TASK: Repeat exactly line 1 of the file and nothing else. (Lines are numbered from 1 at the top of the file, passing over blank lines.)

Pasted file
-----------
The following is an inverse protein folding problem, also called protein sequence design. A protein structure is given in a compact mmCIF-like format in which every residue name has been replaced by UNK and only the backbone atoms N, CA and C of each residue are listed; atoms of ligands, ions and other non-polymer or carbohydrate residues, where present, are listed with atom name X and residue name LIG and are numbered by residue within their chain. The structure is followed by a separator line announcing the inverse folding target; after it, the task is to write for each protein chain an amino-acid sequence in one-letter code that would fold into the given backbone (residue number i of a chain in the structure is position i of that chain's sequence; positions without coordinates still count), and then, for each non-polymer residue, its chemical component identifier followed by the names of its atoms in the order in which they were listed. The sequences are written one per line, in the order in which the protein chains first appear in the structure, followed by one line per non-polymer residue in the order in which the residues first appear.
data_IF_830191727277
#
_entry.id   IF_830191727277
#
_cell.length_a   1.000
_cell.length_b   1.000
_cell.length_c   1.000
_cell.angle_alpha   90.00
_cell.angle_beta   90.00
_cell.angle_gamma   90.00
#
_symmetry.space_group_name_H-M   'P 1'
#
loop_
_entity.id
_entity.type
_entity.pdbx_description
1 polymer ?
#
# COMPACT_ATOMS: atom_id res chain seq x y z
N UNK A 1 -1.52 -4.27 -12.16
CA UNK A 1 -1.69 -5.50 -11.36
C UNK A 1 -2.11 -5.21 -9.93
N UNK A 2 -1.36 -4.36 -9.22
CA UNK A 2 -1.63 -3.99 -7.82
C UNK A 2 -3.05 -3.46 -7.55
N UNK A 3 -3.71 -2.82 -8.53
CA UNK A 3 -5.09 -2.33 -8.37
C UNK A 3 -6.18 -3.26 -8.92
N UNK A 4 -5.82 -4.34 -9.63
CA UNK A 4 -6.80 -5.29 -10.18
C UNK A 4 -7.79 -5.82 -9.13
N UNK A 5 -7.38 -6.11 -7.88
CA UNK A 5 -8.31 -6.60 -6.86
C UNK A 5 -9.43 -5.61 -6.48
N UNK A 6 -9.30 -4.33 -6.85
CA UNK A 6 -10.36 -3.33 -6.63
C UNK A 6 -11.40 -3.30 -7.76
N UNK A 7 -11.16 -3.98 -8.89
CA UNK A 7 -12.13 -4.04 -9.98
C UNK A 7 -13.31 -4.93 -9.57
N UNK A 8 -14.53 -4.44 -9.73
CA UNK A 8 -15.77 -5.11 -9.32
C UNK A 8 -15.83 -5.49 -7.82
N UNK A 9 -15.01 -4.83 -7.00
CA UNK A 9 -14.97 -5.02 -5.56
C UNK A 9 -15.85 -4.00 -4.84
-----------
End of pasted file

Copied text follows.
The following is an inverse protein folding problem, also called protein sequence design. A protein structure is given in a compact mmCIF-like format in which every residue name has been replaced by UNK and only the backbone atoms N, CA and C of each residue are listed; atoms of ligands, ions and other non-polymer or carbohydrate residues, where present, are listed with atom name X and residue name LIG and are numbered by residue within their chain. The structure is followed by a separator line announcing the inverse folding target; after it, the task is to write for each protein chain an amino-acid sequence in one-letter code that would fold into the given backbone (residue number i of a chain in the structure is position i of that chain's sequence; positions without coordinates still count), and then, for each non-polymer residue, its chemical component identifier followed by the names of its atoms in the order in which they were listed. The sequences are written one per line, in the order in which the protein chains first appear in the structure, followed by one line per non-polymer residue in the order in which the residues first appear.